O'Collins writes that the second journey may be undertaken by those who are 35-40 years old, while some do it later - when they are in their mid-50s or even as late as the 60s. The second journey is primarily an inner journey, but at times it is also accompanied by an outer journey: "It is the inner component which brings about a second journey. The external traveling has only a subordinate function. All the same, the shift from place to place appears to be a steady feature of authentic midlife journeys."
He further observes that the second journey involves the search for new meanings, fresh values and different goals. Persons on the second journey want more out of life.
O'Collins also writes that "people on second journeys repeatedly betray a deep sense of loneliness. This loneliness should eventually turn into the aloneness of a quiet and integrated self-possession. But before that happens, they will find themselves in Dante's "dark wood."
According to O'Collins the journey terminates with the arrival of new wisdom of a true adult.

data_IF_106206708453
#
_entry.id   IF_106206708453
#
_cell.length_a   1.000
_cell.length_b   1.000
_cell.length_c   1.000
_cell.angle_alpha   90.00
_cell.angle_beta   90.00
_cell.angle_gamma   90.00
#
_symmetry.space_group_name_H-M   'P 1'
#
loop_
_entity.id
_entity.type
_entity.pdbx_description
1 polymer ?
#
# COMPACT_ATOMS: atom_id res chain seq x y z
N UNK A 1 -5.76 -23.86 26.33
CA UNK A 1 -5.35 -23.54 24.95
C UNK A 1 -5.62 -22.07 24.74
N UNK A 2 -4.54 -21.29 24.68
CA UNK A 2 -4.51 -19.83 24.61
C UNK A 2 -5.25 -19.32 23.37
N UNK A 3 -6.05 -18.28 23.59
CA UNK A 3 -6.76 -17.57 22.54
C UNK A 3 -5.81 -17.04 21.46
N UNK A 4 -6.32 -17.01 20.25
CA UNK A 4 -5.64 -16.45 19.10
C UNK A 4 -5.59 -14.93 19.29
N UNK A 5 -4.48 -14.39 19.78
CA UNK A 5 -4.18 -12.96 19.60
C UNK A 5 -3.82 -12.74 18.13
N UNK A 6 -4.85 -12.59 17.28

"It is a wisdom of one who has regained equilibrium, stabilized and found fresh purposes and new dreams. It is the wisdom that gives some things up, let somethings die and accept human limitations. It is the wisdom that agrees, 'I cannot expect anyone to understand me fully.' It is the wisdom that has learned through suffering to live with human finitude and admit the inevitability of old age and death."
O'Collins uses the "pilgrimage" as the metaphor for the second journey. He writes that the second journeys end in two ways.
(1) the pilgrims reach a new place and a fresh commitment
(2) or else they return to their original place and commitment, only to reaffirm them in a new way.
For O'Collins, prayer is an essential component of this journey: "Those persons whose lives have been consciously touched by God will not readily come to journey's end without prayer. Only that can turn such persons from being mere vagrants into becoming genuine pilgrims. Nothing less than the deep experience of God can ensure that their second journey will lead somewhere in the end. It takes faithful praying to transform incoherent wanderings into a genuine midlife journey."
I was deeply touched, reading these lines. It seems to describe where I am now. As I make my pilgrimage in Rome, in Lourdes and on the Camino de Santiago, I have become more aware of the second journey that I am undertaking.
At 2 o'clock in the afternoon, after this period of rest, meditation and spiritual reading, I hiked 30 km back to Rome - along the via Ostiense. I reached our place after eight in the evening.

Saturday, June 26, 2010

Summer Course on Ecumenical and Interreligious Movements

The Centro Pro-Unione at Piaza Navona

Lectures and Discussion